Peas and roses after the rain.The birthday gift for our wee friend H who turns two this month. I used Tiny Happy's tutorial. I scaled it down to about two thirds (leaving the bag height a bit bigger than two thirds). I used some remaindered curtain samples. The only bit which was difficult was joining the handles at the top and I think that would be easier with different fabric. This kind was both sticky and slippery to sew - yes both of those at the same time.

Yesterday I bought a clematis, a jasmine (a non-invasive cultivar apparently), more beans, more basil, more celery, some quash slug pellets and a funky miniature tree-like succulent. I haven't done anything about planting any of them yet because I am keeping myself and my runny nose inside and sewing instead. After I finished the bag, I cut out the fabric for C-word project number one, which is to make a sundress (New Look 6…

Fontana number 77

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At yesterday's church fair, amidst a groaning table of books, was an old manilla folder of knitting patterns. It was taped up, and I felt sure that the very secrecy of it, the fact I couldn't see what was within, indicated that there would be treasure within. I had to have it.

Most of it will go to the Sallies. If I want patterns from the 1970s onwards, I have access to Mum's stash. But it is this book, which I think is from the 1950s, which has captured my imagination.

Apologies for the photography. The blue is my dressing gown. I am having a dressing gown day, in which I refuse to leave the house or indeed do much more than mollycoddle myself out of my streaming nose state through the use of large amounts of ginger and tissues.

This is the one I first liked best.
The cables on this are even better, but I would want to change the neck to a scoop. In fact, if I could change the neck to a scoop, this would be the perfect jersey.


This is the other good option, but without …

The weekend light

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Today I have looked after people with (variously) worms, eczema, dementia, the first serious exams of their lives looming, sore throat lurgies, sibling rivalry, a need for red wine and a need for me to make a plate for a shared lunch.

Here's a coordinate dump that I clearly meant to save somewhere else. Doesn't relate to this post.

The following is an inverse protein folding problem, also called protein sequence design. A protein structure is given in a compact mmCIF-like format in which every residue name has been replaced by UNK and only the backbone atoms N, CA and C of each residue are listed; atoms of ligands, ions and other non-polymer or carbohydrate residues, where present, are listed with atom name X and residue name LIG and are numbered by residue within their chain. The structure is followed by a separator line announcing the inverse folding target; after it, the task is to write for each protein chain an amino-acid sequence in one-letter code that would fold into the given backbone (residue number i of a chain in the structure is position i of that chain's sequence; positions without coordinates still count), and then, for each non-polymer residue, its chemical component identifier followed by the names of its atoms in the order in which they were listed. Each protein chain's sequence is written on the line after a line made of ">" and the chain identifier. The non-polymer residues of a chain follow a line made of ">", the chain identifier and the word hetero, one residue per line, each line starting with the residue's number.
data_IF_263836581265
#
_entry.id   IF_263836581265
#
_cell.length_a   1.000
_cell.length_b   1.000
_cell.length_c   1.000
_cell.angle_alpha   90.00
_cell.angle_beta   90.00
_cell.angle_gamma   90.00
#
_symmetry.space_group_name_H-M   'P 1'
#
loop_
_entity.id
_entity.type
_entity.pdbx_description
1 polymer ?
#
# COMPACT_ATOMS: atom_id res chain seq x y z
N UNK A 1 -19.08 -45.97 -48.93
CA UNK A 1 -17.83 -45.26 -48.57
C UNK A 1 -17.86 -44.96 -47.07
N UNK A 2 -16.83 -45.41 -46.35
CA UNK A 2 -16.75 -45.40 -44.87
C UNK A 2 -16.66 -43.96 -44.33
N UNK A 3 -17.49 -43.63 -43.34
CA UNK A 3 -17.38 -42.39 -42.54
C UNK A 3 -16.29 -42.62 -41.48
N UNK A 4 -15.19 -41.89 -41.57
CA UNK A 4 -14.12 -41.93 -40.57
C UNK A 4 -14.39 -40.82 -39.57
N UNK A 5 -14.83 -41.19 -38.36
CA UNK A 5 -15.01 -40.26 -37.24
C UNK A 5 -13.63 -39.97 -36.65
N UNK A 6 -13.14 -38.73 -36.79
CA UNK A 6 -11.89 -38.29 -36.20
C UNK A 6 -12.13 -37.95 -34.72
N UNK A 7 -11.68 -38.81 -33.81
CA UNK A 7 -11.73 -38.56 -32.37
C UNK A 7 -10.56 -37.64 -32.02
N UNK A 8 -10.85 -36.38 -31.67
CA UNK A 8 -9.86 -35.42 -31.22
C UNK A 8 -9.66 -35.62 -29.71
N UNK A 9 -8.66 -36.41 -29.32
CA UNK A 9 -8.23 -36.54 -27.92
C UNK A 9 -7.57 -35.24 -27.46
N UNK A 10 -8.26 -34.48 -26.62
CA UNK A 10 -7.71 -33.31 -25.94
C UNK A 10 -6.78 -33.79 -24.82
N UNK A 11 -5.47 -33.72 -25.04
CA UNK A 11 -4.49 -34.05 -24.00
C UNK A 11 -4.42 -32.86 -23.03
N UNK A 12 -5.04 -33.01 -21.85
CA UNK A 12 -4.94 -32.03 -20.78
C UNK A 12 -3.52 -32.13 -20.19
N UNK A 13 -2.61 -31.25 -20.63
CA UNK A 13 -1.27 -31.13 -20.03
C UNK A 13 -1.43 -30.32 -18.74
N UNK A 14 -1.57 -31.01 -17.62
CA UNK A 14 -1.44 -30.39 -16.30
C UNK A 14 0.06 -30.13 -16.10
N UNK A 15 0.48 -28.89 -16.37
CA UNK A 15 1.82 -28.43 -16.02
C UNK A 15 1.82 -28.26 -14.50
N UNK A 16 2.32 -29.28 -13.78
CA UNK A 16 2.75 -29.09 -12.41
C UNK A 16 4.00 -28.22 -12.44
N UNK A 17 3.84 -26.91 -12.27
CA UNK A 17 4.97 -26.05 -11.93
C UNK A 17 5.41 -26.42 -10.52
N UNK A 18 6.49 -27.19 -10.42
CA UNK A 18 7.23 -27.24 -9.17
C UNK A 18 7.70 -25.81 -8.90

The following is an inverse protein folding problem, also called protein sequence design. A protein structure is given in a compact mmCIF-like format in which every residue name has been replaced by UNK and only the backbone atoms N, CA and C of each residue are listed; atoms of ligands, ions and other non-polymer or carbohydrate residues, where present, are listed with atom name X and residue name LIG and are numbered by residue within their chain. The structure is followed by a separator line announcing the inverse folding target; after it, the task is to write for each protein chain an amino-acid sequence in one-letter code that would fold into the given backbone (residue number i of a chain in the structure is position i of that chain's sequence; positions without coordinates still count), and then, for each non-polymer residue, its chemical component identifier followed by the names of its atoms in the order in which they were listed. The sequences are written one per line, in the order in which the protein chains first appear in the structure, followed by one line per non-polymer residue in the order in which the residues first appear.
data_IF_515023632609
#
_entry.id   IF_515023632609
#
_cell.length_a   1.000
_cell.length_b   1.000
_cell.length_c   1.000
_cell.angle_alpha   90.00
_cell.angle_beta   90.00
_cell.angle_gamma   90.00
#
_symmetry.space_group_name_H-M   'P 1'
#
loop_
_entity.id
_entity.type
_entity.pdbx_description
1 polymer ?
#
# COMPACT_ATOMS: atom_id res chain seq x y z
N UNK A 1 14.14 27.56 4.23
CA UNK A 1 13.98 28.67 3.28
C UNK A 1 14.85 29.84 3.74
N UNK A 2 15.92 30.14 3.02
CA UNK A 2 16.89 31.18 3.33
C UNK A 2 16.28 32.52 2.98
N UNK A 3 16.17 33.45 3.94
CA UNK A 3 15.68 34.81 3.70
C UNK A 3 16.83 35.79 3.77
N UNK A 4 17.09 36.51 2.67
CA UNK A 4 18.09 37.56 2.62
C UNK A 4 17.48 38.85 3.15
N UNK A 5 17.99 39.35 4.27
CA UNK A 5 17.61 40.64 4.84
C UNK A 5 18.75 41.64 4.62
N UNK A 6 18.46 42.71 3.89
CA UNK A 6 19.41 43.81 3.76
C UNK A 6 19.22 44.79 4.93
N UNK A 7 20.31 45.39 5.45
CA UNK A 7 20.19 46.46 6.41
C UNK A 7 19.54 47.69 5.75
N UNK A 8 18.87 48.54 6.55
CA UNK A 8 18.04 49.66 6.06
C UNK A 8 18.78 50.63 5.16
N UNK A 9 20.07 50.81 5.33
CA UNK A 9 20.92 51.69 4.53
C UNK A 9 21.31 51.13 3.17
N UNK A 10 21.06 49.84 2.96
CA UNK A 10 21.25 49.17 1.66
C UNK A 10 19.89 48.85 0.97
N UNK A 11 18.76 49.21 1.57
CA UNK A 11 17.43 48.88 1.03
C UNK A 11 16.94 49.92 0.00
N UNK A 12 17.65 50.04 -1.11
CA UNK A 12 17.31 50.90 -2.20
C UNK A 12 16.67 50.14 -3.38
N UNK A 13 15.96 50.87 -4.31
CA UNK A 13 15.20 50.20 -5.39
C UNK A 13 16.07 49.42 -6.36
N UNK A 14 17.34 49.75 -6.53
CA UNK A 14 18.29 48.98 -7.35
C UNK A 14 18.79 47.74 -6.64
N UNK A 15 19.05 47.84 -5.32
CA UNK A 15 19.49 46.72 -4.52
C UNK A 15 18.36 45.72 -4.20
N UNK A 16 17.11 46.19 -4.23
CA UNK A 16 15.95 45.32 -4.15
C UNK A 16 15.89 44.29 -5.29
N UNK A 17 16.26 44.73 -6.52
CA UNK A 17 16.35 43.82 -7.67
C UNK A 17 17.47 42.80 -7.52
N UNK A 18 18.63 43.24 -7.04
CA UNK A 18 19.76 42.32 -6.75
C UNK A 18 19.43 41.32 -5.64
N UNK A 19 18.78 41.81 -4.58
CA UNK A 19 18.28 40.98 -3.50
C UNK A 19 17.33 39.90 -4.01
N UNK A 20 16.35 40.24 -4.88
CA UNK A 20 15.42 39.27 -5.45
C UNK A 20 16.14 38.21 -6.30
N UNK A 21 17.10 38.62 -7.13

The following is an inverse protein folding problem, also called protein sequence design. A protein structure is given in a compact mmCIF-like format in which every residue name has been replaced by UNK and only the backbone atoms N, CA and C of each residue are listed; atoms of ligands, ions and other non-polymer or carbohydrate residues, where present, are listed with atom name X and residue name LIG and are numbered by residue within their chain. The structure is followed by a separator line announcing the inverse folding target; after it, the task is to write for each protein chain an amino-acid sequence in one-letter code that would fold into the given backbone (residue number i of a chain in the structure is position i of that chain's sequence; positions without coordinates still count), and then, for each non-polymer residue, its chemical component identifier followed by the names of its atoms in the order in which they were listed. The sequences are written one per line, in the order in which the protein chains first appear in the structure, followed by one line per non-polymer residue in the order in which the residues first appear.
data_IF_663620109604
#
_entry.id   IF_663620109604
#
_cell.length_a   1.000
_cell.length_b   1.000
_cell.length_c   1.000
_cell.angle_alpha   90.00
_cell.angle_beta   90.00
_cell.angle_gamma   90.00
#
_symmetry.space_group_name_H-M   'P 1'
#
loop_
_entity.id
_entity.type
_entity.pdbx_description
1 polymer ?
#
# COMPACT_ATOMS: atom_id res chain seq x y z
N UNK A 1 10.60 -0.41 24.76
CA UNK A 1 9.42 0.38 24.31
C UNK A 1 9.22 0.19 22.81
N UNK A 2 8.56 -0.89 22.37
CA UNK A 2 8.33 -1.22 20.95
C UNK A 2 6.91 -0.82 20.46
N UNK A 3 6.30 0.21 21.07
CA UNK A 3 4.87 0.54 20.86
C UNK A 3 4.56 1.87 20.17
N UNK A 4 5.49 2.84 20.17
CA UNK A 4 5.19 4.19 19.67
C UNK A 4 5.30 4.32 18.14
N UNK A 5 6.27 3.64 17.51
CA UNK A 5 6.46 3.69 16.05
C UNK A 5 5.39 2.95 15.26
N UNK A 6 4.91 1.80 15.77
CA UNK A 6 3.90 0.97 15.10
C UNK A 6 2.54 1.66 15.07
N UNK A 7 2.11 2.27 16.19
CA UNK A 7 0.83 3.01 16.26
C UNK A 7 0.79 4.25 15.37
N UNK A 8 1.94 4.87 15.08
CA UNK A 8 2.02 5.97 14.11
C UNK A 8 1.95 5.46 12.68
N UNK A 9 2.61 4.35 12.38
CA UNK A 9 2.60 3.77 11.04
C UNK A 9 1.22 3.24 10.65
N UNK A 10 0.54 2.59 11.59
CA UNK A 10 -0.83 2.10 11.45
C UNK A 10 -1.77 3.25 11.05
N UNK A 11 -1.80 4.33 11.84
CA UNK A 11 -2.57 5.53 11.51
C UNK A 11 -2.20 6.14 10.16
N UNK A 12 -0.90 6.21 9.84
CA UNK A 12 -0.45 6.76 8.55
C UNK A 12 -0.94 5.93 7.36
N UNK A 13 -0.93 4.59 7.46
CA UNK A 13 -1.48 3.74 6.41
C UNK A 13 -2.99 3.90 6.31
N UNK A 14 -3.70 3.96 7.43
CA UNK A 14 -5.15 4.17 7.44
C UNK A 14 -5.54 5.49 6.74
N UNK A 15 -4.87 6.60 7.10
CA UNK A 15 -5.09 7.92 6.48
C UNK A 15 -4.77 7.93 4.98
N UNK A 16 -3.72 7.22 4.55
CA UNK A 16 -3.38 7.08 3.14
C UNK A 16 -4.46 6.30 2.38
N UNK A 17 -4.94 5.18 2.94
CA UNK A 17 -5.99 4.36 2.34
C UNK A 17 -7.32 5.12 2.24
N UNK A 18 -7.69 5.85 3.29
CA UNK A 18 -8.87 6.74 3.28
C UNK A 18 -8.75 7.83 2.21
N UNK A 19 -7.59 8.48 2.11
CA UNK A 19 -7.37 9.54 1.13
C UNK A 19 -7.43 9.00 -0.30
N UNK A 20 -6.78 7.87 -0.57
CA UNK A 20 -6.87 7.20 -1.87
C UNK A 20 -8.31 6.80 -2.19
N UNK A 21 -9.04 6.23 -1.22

The need for the red wine was mine. I looked after it well. I think I did okay on the other stuff, but by evening I was confident I had earned my booze.

Tomorrow is the annual Camerons Community Market. I've been saving my change for it all week as each year there is a wonderful stall by two women who grow lots of plants from cuttings. Last year I bought gooseberries, redcurrants and grapes. This year I'm hoping to get some clematis, as the one I had given up on two years ago is flowering and it has given me renewed hope. The only problem with the clematis which has decided to survive after all is that a big cabbage tree has practically flown up in front of it. The Trinity Church Fair is also on which makes it a double red letter day. Five …

The right to return home alive

I was immensely flattered to be included in the 42nd Down Under Feminists' Carnival for this post on Food, fear and power. The post is actually from October 2010 and, such is the drivel I have been writing lately, I had to double check it was my work. I've hardly posted lately because I'd like to get back to writing more intelligently. Today I came to the conclusion that this wasn't improving the quality of my writing; rather it was freezing me from writing at all and as I do like to blog and I thought it time to get back in the saddle, low grade musings it is tonight.

The musings might be low grade, but I don't think all of my topics are low grade. I've been thinking about privacy and the poor. With an election just days away, beneficiaries and the working poor are being discussed like so many irritating and sometimes filthy obejcts in the media. High income earners don't get lumped together and discussed as a problem. While even National Radio liste…

Patches

I've been cleaning. In order to clean, I had to pick things up. In order to still have space to put feet, bags, even bodies, I had to put the things away. Sometimes opening the doors to away spaces is like opening Pandora's box. Sometimes, when I've been cleaning for more than a few minutes, particularly when it gets up to hours, I become particularly open to distraction.

So I now have a clean wardrobe. The slippers which broke irreparably more than three years ago are now in the rubbish. The broken sandals which happen to date back to my university years are also in the rubbish. The dust is now in the rubbish. The clothes are all on hangers.

I have washed and dried and folded a LOT of washing. I've gotten quite good at folding laundry this year, even if I say so myself. No longer do guests arrive only to be directed to a chair in the lounge as the couch is covered in clean, unfolded washing. There was a legitimate request from a voting age member of the hou…